There are too many bands these days. Not to say that i am proposing that we herd some of them into gulags, but there is just so much music released that it is impossible to keep up with everything. There are so many bands discussed online that i, as someone who loves to listen, have a hard time following it all.
Working in the cutthroat world of online music criticism makes it even harder. Think you have a hard time trolling through all of the downloads? Try doing that with the expectation that you will write something vaguely meaningful about what you hear! I tell you -- at times it is overwhelming, and what ends up happening is one of two things:
- Things do not get listened to with any depth. People give it a quick good/bad judgment, spit out a paragraph for their blog, and then file the MP3 away, maybe just on their hard drive and not even in any playlist.
- You have to listen to less and less.
At EvilSponge, we pride ourselves on not doing option 1. It takes us longer to review some things, but that is because we refuse to take our responsibility lightly. Music is the most important things in our lives, and we all know that it is the deep tracks, the songs that do not reveal themselves until 3 (or 13, or 33) listens in that leave the strongest impression. So we pick and choose what we listen to.
The point of this long and boring digression is that i often feel that i cheat some artists. I like certain bands, but honestly do not have the listening time to give all of their releases the attention they deserve. The promos just keep coming, and i have to move on.
Which brings me to The Purrs. They have cleverly circumvented this by sending me their last three releases as promos. So instead of being a band that i like and would get the album, but not listen to it that much because i had reviews to work on, The Purrs send me their records and then Brendan forces me to review them. This benefits them because they get a deep review from someone with more than 10 minutes familiarity to their music. And i benefit because i get to listen to a band grow. It's a win-win situation.
That said, i sincerely hope that this is not the last Purrs record. The Chemistry That Keeps Us Together is a record about drug addiction, heartbreak, manipulative women, and loss. Lead Purr Jima sings about suicide in more than one song, and many of the tunes have a generally depressed air to them that, well, worries me. Jima -- get help buddy. Don't let the b*tches drag you down!
Aside from the depressing lyrical content, this is another fine Purrs release. The band continues their progression from being yet another Britpoppish band, to being a songwriting act with vaguely bluesy riffs. That is, i see the arc of The Purrs career to date as starting as something very Verve-like and progressing towards something like a mellow Rolling Stones. Or, now that i think about it, like the solo work of ex-Verve frontman Richard Ashcroft... Huh. Well, maybe Jima is trying to model his career after Ashcroft's... Strange.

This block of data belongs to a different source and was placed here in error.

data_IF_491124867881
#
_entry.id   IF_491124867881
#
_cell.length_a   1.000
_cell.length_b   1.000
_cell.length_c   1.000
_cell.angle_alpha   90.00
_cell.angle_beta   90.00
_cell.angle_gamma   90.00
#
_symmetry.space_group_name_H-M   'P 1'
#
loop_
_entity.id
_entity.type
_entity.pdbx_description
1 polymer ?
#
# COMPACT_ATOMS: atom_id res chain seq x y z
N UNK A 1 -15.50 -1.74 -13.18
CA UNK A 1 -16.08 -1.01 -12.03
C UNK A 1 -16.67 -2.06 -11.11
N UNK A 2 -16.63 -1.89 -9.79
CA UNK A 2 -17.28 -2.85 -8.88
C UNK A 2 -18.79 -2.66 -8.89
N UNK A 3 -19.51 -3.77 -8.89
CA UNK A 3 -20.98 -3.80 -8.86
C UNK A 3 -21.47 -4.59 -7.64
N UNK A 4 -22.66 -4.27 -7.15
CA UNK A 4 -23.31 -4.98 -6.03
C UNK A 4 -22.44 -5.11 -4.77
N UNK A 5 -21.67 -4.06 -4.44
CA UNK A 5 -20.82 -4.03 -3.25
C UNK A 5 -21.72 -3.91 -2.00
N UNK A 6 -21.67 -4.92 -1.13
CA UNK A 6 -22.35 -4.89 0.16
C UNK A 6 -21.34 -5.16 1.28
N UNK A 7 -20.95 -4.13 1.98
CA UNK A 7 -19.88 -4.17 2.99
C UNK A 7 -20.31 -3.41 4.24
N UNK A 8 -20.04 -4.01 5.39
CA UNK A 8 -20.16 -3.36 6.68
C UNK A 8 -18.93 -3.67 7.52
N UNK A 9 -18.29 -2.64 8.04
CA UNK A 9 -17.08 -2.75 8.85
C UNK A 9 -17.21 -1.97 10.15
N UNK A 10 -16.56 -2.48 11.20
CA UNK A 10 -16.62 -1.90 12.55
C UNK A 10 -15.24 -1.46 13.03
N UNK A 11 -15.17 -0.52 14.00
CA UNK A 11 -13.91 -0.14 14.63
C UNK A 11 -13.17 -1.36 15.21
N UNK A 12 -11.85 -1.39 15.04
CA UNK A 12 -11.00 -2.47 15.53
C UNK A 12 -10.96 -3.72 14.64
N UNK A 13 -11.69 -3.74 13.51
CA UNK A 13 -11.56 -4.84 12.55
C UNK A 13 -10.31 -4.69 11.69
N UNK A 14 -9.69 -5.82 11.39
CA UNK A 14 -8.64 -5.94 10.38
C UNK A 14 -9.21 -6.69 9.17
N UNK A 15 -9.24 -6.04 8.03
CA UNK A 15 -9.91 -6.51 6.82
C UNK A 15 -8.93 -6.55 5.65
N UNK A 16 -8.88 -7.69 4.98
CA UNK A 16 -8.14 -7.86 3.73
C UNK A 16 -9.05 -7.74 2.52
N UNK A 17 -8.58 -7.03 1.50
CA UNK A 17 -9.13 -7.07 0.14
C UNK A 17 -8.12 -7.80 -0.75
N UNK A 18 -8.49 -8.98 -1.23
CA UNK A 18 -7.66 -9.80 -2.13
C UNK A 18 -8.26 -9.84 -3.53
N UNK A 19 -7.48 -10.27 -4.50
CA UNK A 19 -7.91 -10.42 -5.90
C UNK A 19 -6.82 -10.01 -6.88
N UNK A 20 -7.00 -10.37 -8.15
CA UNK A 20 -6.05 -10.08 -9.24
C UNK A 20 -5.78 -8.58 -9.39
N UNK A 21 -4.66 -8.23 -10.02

At any rate, The Purrs succeed more often than they fail. Let me go over a few of the songs on this record.
Frozen In Time begins the lyrical sadness that dominates this record,
with Jima singing about a relationship that just didn't work out, leaving both
parties saddened and frustrated. The guitars here play some lovely arpeggios,
which nicely complement the sadness of the lyrics.
She's Got Chemicals complicates Jima's heartbreak by pointing out that
it was her that keeps him from staying clean. Here The Purrs rock out with
crisp, lightly echoed guitars and some thudding drums. When they want to rock
out, they can do it quite well. They rock on Go Cindy Go as well, pulling
out the tremolo pedal and whirring their way through the tune.
You Don't Look So Good has quickly become one of my all time favorite Purrs tunes. It is a lyrical powerhouse for Jima. He starts with the line "Nothing kills a buzz like a botched suicide / It can really ruin your day" (a line that would be sad if it weren't so silly), peaks with him repeating the title with a slightly quizzical tone, and ends with him repeating the line "every silver lining hides a cloud". Not a happy song, but the guitars here are trebly blues that tinkle along with tapped drums. Very nice.
Junk & Jil, on the other hand, is my least favorite Purrs tune. Ever. The guitar riff here sounds like it wandered in from the one LP by The Grapes, an Athenian jam rock act of the early 90s. Ugh. The high-pitched arpeggios annoy me, reminding me of smelly hippies wearing toques in Athens, in the summer. (The smell is something i will carry to my grave. No amount of patchouli can cover the acrid sweat smell of wool worn in 90 degree weather!) That guitar riff ruins the song for me.
They follow this up with the best rocker of this LP, Waiting for the Asteroid.
Lyrically this hearkens back to their No Particular Bar, No Particular
Town EP with it's line "some space junk fell in the street last night".
Apparently Jima feels that salvation will come from the heavens, in the form
of annihilation. Not an uplifting thought, but the guitars here jangle away,
which some nice distortion on the choruses. The drumming also swells up nicely
on the chorus. I bet this one really gets the crowds moving at their concerts.
The next track, Disconnected starts with a long guitar jam. I swear i keep expecting to hear David Gilmour sing at some point. This song really sounds like something from Animals. Great stuff.
Overall, i continue to be impressed. The Purrs are doing worthwhile things, and i enjoy being able to follow their career. Now, guys, look back at the first part of this review. That is a subtle reminder that you need to send me the next record. I look forward to it already.